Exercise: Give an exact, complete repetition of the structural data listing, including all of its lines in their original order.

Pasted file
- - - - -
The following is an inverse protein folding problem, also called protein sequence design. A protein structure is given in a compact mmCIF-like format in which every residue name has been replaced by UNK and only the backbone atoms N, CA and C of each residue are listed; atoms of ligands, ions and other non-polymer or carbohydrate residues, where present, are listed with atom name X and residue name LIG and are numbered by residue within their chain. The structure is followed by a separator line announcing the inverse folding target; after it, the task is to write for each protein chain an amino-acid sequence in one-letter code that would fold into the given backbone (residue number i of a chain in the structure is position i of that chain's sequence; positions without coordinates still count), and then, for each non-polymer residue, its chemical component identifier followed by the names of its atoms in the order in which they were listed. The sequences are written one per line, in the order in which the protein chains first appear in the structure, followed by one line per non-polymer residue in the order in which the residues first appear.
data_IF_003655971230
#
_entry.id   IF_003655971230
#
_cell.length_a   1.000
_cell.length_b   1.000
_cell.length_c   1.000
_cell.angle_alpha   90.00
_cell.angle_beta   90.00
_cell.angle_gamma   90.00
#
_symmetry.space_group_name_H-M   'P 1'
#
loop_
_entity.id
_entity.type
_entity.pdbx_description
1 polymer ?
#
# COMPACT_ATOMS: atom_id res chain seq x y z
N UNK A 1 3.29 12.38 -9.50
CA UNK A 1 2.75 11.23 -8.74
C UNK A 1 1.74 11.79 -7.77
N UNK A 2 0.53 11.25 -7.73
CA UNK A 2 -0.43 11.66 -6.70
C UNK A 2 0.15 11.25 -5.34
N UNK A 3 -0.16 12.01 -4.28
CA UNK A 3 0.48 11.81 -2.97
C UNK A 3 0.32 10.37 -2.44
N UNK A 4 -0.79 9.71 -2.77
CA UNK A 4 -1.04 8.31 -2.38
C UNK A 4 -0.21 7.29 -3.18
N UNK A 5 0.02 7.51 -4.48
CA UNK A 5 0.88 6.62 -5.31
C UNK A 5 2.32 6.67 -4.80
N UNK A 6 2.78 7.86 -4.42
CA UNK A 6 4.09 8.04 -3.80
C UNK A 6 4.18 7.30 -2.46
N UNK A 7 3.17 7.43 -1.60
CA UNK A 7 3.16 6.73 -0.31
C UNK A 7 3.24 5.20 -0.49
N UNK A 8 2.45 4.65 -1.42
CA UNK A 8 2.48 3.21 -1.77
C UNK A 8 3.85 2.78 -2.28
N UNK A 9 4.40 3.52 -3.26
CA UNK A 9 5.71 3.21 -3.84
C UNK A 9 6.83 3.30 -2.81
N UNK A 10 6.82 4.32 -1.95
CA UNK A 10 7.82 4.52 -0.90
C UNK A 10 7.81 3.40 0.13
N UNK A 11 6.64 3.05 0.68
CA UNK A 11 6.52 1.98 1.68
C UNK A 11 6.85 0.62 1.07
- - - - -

The following is an inverse protein folding problem, also called protein sequence design. A protein structure is given in a compact mmCIF-like format in which every residue name has been replaced by UNK and only the backbone atoms N, CA and C of each residue are listed; atoms of ligands, ions and other non-polymer or carbohydrate residues, where present, are listed with atom name X and residue name LIG and are numbered by residue within their chain. The structure is followed by a separator line announcing the inverse folding target; after it, the task is to write for each protein chain an amino-acid sequence in one-letter code that would fold into the given backbone (residue number i of a chain in the structure is position i of that chain's sequence; positions without coordinates still count), and then, for each non-polymer residue, its chemical component identifier followed by the names of its atoms in the order in which they were listed. The sequences are written one per line, in the order in which the protein chains first appear in the structure, followed by one line per non-polymer residue in the order in which the residues first appear.
data_IF_003655971230
#
_entry.id   IF_003655971230
#
_cell.length_a   1.000
_cell.length_b   1.000
_cell.length_c   1.000
_cell.angle_alpha   90.00
_cell.angle_beta   90.00
_cell.angle_gamma   90.00
#
_symmetry.space_group_name_H-M   'P 1'
#
loop_
_entity.id
_entity.type
_entity.pdbx_description
1 polymer ?
#
# COMPACT_ATOMS: atom_id res chain seq x y z
N UNK A 1 3.29 12.38 -9.50
CA UNK A 1 2.75 11.23 -8.74
C UNK A 1 1.74 11.79 -7.77
N UNK A 2 0.53 11.25 -7.73
CA UNK A 2 -0.43 11.66 -6.70
C UNK A 2 0.15 11.25 -5.34
N UNK A 3 -0.16 12.01 -4.28
CA UNK A 3 0.48 11.81 -2.97
C UNK A 3 0.32 10.37 -2.44
N UNK A 4 -0.79 9.71 -2.77
CA UNK A 4 -1.04 8.31 -2.38
C UNK A 4 -0.21 7.29 -3.18
N UNK A 5 0.02 7.51 -4.48
CA UNK A 5 0.88 6.62 -5.31
C UNK A 5 2.32 6.67 -4.80
N UNK A 6 2.78 7.86 -4.42
CA UNK A 6 4.09 8.04 -3.80
C UNK A 6 4.18 7.30 -2.46
N UNK A 7 3.17 7.43 -1.60
CA UNK A 7 3.16 6.73 -0.31
C UNK A 7 3.24 5.20 -0.49
N UNK A 8 2.45 4.65 -1.42
CA UNK A 8 2.48 3.21 -1.77
C UNK A 8 3.85 2.78 -2.28
N UNK A 9 4.40 3.52 -3.26
CA UNK A 9 5.71 3.21 -3.84
C UNK A 9 6.83 3.30 -2.81
N UNK A 10 6.82 4.32 -1.95
CA UNK A 10 7.82 4.52 -0.90
C UNK A 10 7.81 3.40 0.13
N UNK A 11 6.64 3.05 0.68
CA UNK A 11 6.52 1.98 1.68
C UNK A 11 6.85 0.62 1.07